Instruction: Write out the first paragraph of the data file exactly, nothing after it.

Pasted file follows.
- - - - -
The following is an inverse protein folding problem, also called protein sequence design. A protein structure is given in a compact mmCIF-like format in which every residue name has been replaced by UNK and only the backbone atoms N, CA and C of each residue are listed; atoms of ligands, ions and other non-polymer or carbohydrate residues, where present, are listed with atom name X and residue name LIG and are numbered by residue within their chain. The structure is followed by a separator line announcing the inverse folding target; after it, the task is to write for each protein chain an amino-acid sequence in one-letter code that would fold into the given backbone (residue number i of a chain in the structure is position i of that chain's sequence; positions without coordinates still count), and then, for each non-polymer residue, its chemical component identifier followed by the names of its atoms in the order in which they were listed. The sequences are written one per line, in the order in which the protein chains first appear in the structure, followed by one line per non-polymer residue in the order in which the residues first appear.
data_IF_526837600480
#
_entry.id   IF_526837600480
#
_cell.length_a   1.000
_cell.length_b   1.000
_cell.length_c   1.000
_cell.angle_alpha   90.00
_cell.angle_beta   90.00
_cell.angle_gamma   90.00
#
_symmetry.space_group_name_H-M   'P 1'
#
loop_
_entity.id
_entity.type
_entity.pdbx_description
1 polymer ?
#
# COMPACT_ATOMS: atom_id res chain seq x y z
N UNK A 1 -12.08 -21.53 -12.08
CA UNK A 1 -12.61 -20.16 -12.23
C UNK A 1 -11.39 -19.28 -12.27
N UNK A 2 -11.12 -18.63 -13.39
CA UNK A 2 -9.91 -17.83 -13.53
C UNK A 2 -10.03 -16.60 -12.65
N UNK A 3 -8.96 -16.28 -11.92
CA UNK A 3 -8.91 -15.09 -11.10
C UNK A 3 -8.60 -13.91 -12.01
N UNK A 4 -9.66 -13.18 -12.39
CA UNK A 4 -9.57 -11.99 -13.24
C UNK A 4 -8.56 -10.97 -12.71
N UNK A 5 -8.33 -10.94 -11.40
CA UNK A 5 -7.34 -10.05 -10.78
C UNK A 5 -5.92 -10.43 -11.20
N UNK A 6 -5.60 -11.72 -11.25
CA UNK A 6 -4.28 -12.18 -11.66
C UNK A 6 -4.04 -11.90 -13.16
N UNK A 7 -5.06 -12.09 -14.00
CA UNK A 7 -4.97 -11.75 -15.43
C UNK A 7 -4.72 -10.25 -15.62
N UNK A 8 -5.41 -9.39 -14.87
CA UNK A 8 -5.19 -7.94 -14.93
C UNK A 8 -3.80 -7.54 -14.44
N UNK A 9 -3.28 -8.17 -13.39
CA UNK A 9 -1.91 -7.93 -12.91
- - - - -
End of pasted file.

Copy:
The following is an inverse protein folding problem, also called protein sequence design. A protein structure is given in a compact mmCIF-like format in which every residue name has been replaced by UNK and only the backbone atoms N, CA and C of each residue are listed; atoms of ligands, ions and other non-polymer or carbohydrate residues, where present, are listed with atom name X and residue name LIG and are numbered by residue within their chain. The structure is followed by a separator line announcing the inverse folding target; after it, the task is to write for each protein chain an amino-acid sequence in one-letter code that would fold into the given backbone (residue number i of a chain in the structure is position i of that chain's sequence; positions without coordinates still count), and then, for each non-polymer residue, its chemical component identifier followed by the names of its atoms in the order in which they were listed. The sequences are written one per line, in the order in which the protein chains first appear in the structure, followed by one line per non-polymer residue in the order in which the residues first appear.